Top tips to celebrate Halloween safely and considerately as dementia friends.
Whilst this holiday is fun for many, for some, it could be a nightmare come true.
Around 900,000 people in the UK are estimated to be living with dementia.
For these people, Halloween can be a scary time.
What may seem innocent and harmless to us, like a scary costume or group of trick-or-treaters, can feel threatening to people with dementia, as Halloween exists outside of their known daily routine.
At Merry Maids UK, we are certified Dementia Friends, as many of our businesses work with members of the public who suffer from the condition and work hard to ensure they are cared for properly and confidently as we clean their homes.
Year-round, we work hard to keep our customers safe and cared for.
To help safeguard the vulnerable members of our community during Halloween, we’ve compiled some tips to help you trick-or-treat consciously and safely.
How trick or treating can affect those with dementia
Dementia is often disorientating, which can be scary enough in itself.
Now add scary masks, giant spiders, carved pumpkins, and cobweb decorations, and suddenly, the world is a very frightening place.
If you add unknown house visitors in costumes, regularly high levels of concern and fear can skyrocket.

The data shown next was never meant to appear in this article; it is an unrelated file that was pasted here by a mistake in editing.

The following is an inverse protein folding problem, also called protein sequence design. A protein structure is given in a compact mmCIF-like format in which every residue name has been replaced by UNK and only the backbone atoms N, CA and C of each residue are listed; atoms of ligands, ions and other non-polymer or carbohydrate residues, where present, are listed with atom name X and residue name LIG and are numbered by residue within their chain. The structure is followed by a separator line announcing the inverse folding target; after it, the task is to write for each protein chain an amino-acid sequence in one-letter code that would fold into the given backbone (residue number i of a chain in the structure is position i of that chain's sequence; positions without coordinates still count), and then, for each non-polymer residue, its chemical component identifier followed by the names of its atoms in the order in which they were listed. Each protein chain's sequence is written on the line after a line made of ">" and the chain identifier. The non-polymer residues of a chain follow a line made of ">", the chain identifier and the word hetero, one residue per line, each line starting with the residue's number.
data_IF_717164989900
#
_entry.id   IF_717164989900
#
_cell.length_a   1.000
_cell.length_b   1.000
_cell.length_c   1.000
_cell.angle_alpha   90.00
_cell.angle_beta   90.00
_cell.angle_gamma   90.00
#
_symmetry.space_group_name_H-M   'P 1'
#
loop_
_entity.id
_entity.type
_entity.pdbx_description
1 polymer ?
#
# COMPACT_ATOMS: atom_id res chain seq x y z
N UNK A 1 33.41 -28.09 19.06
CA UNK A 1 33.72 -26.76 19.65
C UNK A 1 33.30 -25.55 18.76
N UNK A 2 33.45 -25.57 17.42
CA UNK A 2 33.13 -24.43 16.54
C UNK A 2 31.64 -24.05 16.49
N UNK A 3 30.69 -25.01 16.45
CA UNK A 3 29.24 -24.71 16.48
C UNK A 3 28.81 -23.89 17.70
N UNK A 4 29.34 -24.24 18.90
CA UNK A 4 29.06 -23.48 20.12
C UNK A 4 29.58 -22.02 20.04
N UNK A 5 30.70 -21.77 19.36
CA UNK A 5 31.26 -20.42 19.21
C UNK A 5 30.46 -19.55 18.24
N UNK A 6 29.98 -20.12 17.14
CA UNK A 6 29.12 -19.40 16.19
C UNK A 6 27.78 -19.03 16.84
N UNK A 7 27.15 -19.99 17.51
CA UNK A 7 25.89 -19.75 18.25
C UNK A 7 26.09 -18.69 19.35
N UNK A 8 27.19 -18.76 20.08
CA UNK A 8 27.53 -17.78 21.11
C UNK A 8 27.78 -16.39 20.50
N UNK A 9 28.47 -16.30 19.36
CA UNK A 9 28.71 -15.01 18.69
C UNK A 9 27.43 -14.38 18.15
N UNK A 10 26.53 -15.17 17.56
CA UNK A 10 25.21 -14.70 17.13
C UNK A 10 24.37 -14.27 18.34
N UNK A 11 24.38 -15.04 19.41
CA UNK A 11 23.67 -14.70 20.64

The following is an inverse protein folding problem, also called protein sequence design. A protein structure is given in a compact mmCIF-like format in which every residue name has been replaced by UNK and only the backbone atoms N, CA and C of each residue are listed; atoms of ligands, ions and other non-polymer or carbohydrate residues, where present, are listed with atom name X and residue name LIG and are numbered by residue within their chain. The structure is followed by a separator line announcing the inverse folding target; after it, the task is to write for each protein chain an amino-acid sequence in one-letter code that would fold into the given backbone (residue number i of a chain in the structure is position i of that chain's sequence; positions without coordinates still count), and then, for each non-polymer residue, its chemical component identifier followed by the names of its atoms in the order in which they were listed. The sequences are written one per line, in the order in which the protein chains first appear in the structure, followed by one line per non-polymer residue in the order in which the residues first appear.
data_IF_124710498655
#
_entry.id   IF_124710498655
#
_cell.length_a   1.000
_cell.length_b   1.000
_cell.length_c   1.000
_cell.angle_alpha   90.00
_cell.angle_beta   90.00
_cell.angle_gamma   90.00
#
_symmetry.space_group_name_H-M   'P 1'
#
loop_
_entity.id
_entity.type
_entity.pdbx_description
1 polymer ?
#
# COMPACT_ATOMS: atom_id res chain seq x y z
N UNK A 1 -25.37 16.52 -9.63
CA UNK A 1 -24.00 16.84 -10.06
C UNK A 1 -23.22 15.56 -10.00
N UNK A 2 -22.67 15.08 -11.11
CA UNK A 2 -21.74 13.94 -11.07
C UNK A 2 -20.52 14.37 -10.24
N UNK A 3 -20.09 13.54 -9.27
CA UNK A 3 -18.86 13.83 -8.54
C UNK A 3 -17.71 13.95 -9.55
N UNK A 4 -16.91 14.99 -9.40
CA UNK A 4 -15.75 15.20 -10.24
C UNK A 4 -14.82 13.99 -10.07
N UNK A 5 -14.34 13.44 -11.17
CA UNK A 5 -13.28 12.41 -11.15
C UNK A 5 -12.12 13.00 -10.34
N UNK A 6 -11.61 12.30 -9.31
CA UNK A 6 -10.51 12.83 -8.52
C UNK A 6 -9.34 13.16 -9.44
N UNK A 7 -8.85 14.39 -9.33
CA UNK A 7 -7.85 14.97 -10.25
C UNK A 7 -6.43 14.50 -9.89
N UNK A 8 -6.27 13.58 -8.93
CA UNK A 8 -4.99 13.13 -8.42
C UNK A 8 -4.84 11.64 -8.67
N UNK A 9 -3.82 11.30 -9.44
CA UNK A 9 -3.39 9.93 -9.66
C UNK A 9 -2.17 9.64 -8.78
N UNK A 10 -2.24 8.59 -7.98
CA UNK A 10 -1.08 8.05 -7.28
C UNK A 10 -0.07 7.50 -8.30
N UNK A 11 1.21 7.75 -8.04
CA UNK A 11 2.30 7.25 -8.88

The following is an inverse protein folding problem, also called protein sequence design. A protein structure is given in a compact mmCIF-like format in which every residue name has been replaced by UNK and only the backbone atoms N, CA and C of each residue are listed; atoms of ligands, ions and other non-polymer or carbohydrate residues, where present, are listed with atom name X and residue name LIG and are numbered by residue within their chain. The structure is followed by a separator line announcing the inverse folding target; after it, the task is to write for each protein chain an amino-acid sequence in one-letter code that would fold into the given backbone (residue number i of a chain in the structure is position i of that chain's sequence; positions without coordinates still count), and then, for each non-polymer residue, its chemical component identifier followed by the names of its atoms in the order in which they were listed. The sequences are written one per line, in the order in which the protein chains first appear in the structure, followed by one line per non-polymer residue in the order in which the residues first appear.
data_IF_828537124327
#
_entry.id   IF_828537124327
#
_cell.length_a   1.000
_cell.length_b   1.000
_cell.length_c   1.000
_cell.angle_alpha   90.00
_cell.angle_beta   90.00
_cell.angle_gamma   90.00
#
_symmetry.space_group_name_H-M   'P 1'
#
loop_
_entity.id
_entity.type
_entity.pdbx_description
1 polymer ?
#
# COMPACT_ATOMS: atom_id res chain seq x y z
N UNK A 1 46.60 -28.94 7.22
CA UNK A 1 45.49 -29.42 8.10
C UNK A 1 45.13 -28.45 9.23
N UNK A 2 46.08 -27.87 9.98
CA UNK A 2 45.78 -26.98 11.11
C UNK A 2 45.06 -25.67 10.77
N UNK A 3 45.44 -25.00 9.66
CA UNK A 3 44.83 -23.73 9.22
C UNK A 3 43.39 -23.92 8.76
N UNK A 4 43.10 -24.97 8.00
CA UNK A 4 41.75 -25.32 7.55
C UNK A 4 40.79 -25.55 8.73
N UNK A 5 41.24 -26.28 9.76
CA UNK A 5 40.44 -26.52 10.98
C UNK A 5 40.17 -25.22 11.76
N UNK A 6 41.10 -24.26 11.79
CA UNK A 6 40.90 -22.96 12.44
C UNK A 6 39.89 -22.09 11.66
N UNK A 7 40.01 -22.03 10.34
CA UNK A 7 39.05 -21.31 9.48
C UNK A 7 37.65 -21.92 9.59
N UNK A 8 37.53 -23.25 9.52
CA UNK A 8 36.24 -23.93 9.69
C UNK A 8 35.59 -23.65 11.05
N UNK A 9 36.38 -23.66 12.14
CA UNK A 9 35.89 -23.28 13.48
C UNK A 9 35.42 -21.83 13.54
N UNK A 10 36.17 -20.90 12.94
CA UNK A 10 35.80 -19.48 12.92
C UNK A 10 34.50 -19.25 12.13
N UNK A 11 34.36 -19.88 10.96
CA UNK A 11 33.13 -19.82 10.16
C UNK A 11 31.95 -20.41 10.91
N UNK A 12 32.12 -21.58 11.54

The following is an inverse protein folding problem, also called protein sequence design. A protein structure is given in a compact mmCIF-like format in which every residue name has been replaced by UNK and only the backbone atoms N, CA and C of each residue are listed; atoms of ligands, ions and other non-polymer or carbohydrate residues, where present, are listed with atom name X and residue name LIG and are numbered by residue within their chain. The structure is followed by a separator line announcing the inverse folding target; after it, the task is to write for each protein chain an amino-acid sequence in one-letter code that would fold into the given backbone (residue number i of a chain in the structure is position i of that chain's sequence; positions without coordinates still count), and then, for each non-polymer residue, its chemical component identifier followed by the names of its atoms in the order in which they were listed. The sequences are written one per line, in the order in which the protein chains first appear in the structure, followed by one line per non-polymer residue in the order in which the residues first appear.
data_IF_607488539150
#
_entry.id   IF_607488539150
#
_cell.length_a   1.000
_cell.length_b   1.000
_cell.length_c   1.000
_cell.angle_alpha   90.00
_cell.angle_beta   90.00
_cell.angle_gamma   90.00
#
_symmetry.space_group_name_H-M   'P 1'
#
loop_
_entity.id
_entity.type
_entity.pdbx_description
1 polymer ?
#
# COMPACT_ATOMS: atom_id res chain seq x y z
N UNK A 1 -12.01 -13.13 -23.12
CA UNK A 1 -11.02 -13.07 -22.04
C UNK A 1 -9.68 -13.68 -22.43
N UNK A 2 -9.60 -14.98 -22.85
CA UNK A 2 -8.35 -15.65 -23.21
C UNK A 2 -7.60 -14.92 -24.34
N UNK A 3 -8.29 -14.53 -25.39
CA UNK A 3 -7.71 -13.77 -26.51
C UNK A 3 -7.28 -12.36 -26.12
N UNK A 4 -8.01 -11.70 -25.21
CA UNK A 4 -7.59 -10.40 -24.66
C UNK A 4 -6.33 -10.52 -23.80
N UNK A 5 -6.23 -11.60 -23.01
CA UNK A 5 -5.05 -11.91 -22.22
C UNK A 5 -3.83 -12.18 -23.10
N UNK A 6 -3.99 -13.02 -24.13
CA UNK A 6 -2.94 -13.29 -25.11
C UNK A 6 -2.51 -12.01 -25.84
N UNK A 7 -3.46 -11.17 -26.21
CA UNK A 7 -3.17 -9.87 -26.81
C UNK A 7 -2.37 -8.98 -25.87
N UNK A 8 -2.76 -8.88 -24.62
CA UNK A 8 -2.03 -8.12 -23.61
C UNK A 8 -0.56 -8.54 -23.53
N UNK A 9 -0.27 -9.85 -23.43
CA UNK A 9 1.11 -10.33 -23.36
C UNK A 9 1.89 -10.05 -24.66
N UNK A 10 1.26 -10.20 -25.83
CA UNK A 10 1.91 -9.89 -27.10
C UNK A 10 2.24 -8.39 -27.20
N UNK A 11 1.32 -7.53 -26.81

How to trick or treat dementia-consciously
- Try not to frighten vulnerable people and remain mindful of others whilst trick or treating.
- Ensure children are supervised by an adult while trick-or-treating.
- Do not trick-or-treat elderly members of the community – unless prearranged.
- Ensure elderly relatives who live alone are accompanied by another adult during the evening.
- Do not knock on doors with an anti-trick or treating sign. Homes that wish to be visited by trick-or-treaters put out decorations, lights, or pumpkins.
As an alternative, you could also forgo trick-or-treating and plan a spooktacular Halloween party to enjoy in the comfort of your own home.
Become a Dementia Friend
Being conscious of the vulnerable members of your community is vital all year round.
Particularly during holidays and events like Halloween, we should all take precautions where possible so everyone can stay safe and have fun.
To learn more about how to be a friend to the vulnerable members of your community living with dementia and turn information into action, join us in becoming a dementia friend today.
How Merry Maids helps those in need of specialist care
For people living with conditions that affect their physical and mental health, keeping up with day-to-day tasks like cleaning can be a real hardship.
For people with dementia, seeing a friendly and familiar face who helps out regularly can make a huge difference.
At Merry Maids, we work hard to support our customers with whatever they need.
Be it a deep cleaning, regular tidy-up, or just having someone to talk to.